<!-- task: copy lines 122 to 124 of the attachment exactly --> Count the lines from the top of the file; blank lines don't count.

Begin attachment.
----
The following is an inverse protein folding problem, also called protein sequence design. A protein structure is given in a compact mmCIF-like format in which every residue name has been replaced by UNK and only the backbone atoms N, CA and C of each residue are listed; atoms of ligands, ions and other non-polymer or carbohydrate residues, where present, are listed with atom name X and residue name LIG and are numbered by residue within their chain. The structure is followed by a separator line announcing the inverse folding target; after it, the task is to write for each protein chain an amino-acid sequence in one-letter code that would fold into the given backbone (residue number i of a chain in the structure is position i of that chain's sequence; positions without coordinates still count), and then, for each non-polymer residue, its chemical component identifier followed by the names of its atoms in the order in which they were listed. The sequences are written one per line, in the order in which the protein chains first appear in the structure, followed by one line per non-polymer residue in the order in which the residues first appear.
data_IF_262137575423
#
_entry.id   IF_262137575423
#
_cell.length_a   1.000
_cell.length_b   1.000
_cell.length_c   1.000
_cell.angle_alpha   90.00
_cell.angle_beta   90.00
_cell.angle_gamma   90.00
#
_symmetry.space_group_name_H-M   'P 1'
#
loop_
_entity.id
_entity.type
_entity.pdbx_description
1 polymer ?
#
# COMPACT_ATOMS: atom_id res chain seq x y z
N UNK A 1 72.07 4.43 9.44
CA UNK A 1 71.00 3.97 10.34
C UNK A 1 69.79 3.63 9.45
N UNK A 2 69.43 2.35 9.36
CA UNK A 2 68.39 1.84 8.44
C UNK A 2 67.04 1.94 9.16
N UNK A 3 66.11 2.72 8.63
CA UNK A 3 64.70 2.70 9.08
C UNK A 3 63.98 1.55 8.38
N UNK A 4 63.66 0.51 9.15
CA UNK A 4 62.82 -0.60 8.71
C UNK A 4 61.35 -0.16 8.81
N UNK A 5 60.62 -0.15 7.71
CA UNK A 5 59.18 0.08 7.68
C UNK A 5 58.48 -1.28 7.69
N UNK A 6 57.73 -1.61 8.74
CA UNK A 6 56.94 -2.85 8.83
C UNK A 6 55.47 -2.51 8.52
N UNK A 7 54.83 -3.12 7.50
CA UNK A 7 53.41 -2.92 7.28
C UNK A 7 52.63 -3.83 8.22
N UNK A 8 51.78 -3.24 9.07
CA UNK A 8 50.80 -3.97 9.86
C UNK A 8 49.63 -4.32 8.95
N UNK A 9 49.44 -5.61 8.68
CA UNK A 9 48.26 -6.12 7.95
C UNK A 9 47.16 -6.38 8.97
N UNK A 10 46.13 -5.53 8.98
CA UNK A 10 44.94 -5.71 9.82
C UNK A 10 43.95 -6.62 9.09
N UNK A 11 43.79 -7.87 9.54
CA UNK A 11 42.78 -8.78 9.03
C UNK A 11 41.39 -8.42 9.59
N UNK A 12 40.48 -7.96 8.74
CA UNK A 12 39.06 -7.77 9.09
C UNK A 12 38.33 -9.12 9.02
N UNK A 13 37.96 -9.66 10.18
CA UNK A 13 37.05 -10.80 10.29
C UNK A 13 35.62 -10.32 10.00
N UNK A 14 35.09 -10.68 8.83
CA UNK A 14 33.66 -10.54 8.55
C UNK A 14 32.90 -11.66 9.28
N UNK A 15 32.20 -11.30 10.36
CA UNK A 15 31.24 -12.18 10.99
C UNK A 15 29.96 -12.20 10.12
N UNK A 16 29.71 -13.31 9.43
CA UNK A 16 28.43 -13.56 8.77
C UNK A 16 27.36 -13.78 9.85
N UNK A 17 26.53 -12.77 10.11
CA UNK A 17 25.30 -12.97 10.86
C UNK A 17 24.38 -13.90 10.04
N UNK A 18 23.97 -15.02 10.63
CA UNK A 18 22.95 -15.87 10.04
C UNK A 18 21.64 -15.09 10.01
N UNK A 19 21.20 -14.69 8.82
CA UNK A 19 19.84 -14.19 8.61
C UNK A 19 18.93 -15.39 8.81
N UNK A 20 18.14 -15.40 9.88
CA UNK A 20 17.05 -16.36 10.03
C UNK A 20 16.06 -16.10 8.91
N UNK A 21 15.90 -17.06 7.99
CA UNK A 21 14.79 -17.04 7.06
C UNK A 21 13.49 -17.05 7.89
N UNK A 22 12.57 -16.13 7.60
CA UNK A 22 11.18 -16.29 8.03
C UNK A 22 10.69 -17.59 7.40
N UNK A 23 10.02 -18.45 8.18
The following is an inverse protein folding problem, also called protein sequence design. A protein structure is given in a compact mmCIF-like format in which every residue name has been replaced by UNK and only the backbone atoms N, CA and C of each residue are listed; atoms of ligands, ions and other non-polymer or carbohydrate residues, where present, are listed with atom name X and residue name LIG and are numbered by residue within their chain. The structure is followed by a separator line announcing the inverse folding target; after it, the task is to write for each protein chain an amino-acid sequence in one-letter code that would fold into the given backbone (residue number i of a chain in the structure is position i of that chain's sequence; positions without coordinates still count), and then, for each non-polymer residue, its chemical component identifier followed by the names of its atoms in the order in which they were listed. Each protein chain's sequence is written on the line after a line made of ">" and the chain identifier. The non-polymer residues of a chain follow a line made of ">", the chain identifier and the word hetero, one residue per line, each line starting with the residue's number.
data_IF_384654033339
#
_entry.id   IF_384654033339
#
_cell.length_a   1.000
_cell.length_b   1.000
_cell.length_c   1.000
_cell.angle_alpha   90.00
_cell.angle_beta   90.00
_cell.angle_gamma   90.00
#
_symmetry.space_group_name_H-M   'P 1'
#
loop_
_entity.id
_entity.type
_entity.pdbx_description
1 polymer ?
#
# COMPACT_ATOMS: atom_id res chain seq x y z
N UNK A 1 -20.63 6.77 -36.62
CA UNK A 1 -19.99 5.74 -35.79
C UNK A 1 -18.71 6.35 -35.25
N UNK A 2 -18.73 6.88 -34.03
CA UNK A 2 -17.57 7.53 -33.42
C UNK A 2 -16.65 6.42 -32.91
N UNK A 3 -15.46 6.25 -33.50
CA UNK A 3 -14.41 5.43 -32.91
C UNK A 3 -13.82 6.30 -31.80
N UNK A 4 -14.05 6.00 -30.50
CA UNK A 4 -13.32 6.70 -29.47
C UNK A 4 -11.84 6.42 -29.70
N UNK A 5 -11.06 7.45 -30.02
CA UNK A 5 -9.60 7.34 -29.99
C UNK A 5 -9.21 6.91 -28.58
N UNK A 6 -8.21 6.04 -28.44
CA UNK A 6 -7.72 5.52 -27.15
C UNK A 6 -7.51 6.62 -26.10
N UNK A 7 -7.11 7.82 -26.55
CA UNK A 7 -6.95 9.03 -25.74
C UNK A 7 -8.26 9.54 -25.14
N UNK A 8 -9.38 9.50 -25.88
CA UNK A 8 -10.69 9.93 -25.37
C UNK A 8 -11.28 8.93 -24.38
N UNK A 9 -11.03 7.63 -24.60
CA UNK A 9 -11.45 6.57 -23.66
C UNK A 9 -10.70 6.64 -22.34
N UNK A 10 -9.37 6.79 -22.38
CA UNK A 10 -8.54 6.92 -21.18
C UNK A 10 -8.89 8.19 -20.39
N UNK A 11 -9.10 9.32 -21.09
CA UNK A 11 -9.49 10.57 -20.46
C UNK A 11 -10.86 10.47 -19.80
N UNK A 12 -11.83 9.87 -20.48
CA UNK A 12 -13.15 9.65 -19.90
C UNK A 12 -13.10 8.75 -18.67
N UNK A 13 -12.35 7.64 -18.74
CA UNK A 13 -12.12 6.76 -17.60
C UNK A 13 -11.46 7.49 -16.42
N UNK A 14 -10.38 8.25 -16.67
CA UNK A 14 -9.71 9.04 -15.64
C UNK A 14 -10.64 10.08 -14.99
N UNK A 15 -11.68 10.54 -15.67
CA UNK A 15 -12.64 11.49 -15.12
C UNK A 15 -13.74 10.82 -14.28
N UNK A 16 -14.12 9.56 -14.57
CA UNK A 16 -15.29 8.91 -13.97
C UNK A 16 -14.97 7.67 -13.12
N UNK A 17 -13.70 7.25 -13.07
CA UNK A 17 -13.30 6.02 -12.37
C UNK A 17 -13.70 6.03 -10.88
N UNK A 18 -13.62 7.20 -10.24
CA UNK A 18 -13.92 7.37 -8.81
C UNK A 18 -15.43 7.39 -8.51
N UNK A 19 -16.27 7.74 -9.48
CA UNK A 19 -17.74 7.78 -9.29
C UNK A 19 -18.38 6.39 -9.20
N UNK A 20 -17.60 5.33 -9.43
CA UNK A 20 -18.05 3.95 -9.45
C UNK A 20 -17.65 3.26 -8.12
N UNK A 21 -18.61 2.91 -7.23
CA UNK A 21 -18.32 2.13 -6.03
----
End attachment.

N UNK A 5 -11.06 7.45 -30.02
CA UNK A 5 -9.60 7.34 -29.99
C UNK A 5 -9.21 6.91 -28.58